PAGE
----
Perils of Empire: The Roman Republic and the American Republic

Perils of Empire: The Roman Republic and the American Republic

Perils of Empire: The Roman Republic and the American Republic

Perils of Empire: The Roman Republic and the American Republic

Excerpt

History is a vast early warning system.

—Norman Cousins

The word Empire is back. The term first went out of fashion when the empire building competition between the European powers led to the prolonged bloodletting of World War I, and then into hiding as colony after colony achieved independence in the period after the Second World War. By 1975 the United Nations, with more than 170 sovereign members, was living, quarrelling proof that the time of empires was gone forever.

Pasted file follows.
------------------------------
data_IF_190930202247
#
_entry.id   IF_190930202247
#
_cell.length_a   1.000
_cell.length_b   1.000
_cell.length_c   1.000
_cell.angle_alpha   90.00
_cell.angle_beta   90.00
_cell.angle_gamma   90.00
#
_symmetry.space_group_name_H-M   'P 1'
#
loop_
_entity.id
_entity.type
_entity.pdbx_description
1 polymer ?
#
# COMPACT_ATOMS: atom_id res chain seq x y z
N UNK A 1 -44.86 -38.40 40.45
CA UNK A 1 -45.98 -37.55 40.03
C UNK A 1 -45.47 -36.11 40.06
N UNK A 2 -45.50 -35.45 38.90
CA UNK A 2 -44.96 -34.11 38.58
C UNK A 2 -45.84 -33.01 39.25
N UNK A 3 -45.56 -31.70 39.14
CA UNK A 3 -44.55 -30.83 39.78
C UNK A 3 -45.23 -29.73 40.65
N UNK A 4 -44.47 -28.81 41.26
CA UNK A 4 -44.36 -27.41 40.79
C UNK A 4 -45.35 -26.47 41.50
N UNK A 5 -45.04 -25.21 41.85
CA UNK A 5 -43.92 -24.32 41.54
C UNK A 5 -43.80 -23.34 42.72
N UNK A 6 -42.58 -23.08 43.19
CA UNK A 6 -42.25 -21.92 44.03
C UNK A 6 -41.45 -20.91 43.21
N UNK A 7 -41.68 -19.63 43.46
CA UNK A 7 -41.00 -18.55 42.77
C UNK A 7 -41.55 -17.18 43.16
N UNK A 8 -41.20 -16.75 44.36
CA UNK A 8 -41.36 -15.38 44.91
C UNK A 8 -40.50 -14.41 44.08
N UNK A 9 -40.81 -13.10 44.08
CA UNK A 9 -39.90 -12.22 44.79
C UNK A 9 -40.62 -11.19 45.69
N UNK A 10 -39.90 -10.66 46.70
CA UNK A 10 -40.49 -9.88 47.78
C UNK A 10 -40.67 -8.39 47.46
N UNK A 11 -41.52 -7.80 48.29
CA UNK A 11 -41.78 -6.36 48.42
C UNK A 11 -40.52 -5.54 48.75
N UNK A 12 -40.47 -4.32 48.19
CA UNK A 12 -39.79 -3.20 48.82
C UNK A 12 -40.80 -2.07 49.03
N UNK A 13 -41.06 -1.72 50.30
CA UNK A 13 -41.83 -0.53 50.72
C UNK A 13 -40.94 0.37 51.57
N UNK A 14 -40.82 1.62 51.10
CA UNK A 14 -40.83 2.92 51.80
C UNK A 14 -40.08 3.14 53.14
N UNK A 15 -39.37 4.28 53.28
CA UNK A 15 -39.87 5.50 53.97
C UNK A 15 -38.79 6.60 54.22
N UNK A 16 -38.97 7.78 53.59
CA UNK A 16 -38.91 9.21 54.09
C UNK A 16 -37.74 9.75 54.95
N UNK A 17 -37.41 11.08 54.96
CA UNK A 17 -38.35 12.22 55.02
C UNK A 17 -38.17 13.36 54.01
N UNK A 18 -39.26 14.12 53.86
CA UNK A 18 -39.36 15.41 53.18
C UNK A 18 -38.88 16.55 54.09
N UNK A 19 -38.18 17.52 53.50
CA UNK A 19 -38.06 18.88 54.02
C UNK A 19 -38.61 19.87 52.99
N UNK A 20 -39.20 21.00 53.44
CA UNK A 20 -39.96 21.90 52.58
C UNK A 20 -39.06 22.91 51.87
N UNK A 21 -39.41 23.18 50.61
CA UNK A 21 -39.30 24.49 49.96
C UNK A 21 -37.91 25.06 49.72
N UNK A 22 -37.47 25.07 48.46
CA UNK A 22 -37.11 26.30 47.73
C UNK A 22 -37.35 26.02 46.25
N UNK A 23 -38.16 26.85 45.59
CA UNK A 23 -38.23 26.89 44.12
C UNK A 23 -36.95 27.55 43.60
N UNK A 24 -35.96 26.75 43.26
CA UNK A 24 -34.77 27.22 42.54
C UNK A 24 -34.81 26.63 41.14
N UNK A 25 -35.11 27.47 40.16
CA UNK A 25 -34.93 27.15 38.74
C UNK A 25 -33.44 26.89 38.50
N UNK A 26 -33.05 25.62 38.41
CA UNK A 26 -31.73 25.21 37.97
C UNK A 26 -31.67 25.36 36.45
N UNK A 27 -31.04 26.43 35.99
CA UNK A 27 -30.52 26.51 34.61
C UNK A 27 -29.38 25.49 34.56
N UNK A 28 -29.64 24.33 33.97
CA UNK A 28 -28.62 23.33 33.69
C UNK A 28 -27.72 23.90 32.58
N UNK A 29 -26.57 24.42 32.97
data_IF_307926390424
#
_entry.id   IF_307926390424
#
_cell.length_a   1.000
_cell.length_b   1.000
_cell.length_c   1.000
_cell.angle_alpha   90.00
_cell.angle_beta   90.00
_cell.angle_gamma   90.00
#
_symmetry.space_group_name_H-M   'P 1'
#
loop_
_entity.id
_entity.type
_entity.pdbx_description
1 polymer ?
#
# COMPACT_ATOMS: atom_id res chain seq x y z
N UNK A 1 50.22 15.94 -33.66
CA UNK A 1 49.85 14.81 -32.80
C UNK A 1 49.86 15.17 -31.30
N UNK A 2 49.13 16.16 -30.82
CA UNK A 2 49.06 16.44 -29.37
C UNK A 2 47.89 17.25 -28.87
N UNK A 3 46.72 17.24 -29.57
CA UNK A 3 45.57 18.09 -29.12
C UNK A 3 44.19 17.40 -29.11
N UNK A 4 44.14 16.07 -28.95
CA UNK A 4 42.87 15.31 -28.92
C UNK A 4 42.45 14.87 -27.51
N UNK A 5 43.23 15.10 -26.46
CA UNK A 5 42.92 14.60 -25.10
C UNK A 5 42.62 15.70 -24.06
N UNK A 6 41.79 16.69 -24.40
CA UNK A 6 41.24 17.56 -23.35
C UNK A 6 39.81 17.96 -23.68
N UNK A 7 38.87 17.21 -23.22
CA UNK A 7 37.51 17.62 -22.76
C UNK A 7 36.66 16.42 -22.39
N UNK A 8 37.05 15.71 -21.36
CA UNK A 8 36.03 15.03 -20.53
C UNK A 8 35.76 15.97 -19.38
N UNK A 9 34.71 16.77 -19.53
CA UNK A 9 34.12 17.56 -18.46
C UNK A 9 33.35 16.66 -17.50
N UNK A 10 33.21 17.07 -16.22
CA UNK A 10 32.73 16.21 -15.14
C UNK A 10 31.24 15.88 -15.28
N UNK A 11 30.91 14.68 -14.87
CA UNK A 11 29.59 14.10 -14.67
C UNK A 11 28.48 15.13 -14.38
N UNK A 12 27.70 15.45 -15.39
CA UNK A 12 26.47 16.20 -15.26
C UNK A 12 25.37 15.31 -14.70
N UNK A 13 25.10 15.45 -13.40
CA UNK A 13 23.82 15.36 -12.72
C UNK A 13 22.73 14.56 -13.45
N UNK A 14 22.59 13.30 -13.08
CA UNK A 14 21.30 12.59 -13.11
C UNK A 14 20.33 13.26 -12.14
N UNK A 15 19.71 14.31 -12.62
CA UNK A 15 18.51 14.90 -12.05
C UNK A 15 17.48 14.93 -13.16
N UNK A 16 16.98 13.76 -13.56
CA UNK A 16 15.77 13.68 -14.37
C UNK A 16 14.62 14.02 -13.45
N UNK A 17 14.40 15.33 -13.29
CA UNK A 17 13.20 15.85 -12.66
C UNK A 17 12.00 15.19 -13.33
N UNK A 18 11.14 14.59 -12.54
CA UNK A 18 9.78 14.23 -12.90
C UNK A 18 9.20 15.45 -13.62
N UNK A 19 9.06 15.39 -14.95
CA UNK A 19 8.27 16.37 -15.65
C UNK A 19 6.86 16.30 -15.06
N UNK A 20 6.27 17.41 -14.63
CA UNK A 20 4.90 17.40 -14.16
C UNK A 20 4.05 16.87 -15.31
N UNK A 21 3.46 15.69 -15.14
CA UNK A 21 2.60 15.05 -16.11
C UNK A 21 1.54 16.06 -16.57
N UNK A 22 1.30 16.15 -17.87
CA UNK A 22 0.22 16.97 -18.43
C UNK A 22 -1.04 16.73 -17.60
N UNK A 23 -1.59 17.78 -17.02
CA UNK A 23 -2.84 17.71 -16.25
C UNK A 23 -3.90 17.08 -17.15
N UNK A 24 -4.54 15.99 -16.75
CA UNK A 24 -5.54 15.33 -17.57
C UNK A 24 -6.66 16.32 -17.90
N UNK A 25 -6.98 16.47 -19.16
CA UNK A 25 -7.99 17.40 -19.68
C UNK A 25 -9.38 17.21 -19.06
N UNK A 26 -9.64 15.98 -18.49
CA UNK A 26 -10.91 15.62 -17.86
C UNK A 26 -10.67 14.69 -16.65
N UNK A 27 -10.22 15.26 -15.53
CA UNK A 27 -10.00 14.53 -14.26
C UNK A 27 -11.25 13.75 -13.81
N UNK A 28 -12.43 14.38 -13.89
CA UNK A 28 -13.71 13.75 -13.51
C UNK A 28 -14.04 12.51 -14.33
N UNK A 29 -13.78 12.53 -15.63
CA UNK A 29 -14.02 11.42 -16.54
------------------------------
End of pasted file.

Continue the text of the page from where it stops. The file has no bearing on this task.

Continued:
Then the Berlin Wall was toppled and the Cold War ended. Regrettably, the “peace dividend” never really developed because, even as the Russian military disintegrated and the Chinese army remained focused on maintaining domestic order, new, small-scale disturbances seemed to call for an American ability to project military power into far corners of the globe. The unwillingness of a Democratic president to reduce the American Republic’s military arsenal was overshadowed by the phenomenon known as “globalization.”

Symbolized by the World Wide Web, the real focus of the 1990s was on the linking of nations through the miraculous evolution of technology and the expansion of world trade. Many people saw globalization as a phenomenon that would move the world beyond empires, imperialism, and cold wars.

1 Cousins, Norman, Saturday Review, April 15, 1978

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